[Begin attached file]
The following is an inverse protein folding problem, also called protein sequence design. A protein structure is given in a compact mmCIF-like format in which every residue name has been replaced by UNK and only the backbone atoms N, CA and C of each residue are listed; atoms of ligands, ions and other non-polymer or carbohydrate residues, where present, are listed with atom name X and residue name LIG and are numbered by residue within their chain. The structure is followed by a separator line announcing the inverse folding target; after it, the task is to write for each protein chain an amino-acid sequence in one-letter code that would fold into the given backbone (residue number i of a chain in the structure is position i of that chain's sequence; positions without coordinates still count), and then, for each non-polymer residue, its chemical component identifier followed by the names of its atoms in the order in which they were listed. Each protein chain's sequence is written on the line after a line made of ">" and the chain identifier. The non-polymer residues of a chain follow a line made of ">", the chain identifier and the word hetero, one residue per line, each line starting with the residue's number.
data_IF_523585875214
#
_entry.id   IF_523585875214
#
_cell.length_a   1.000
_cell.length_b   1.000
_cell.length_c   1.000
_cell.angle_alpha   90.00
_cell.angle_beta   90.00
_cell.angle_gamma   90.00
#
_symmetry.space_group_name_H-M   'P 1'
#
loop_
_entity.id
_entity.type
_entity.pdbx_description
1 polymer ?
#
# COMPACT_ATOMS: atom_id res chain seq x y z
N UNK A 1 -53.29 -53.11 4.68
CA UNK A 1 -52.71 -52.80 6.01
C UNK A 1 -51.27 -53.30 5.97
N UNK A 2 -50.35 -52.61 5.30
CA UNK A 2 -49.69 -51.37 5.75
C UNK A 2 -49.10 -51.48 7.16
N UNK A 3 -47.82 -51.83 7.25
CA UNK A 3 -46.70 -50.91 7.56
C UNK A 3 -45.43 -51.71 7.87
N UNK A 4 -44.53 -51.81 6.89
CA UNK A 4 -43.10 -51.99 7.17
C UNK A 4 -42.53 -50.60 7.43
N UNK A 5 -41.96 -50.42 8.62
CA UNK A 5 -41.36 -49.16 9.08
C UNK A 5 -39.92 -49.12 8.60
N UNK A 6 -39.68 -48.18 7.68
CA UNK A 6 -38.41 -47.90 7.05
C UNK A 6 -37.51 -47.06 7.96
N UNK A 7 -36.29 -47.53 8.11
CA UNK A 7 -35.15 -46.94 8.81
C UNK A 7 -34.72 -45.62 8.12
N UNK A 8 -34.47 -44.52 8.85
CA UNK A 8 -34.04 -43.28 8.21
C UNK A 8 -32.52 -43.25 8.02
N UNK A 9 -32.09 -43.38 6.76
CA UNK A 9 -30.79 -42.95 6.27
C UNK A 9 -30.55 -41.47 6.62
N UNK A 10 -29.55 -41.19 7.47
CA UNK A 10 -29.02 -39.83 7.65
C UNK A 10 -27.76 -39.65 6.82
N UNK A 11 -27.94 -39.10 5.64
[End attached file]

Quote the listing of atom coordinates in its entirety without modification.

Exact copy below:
The following is an inverse protein folding problem, also called protein sequence design. A protein structure is given in a compact mmCIF-like format in which every residue name has been replaced by UNK and only the backbone atoms N, CA and C of each residue are listed; atoms of ligands, ions and other non-polymer or carbohydrate residues, where present, are listed with atom name X and residue name LIG and are numbered by residue within their chain. The structure is followed by a separator line announcing the inverse folding target; after it, the task is to write for each protein chain an amino-acid sequence in one-letter code that would fold into the given backbone (residue number i of a chain in the structure is position i of that chain's sequence; positions without coordinates still count), and then, for each non-polymer residue, its chemical component identifier followed by the names of its atoms in the order in which they were listed. Each protein chain's sequence is written on the line after a line made of ">" and the chain identifier. The non-polymer residues of a chain follow a line made of ">", the chain identifier and the word hetero, one residue per line, each line starting with the residue's number.
data_IF_523585875214
#
_entry.id   IF_523585875214
#
_cell.length_a   1.000
_cell.length_b   1.000
_cell.length_c   1.000
_cell.angle_alpha   90.00
_cell.angle_beta   90.00
_cell.angle_gamma   90.00
#
_symmetry.space_group_name_H-M   'P 1'
#
loop_
_entity.id
_entity.type
_entity.pdbx_description
1 polymer ?
#
# COMPACT_ATOMS: atom_id res chain seq x y z
N UNK A 1 -53.29 -53.11 4.68
CA UNK A 1 -52.71 -52.80 6.01
C UNK A 1 -51.27 -53.30 5.97
N UNK A 2 -50.35 -52.61 5.30
CA UNK A 2 -49.69 -51.37 5.75
C UNK A 2 -49.10 -51.48 7.16
N UNK A 3 -47.82 -51.83 7.25
CA UNK A 3 -46.70 -50.91 7.56
C UNK A 3 -45.43 -51.71 7.87
N UNK A 4 -44.53 -51.81 6.89
CA UNK A 4 -43.10 -51.99 7.17
C UNK A 4 -42.53 -50.60 7.43
N UNK A 5 -41.96 -50.42 8.62
CA UNK A 5 -41.36 -49.16 9.08
C UNK A 5 -39.92 -49.12 8.60
N UNK A 6 -39.68 -48.18 7.68
CA UNK A 6 -38.41 -47.90 7.05
C UNK A 6 -37.51 -47.06 7.96
N UNK A 7 -36.29 -47.53 8.11
CA UNK A 7 -35.15 -46.94 8.81
C UNK A 7 -34.72 -45.62 8.12
N UNK A 8 -34.47 -44.52 8.85
CA UNK A 8 -34.04 -43.28 8.21
C UNK A 8 -32.52 -43.25 8.02
N UNK A 9 -32.09 -43.38 6.76
CA UNK A 9 -30.79 -42.95 6.27
C UNK A 9 -30.55 -41.47 6.62
N UNK A 10 -29.55 -41.19 7.47
CA UNK A 10 -29.02 -39.83 7.65
C UNK A 10 -27.76 -39.65 6.82
N UNK A 11 -27.94 -39.10 5.64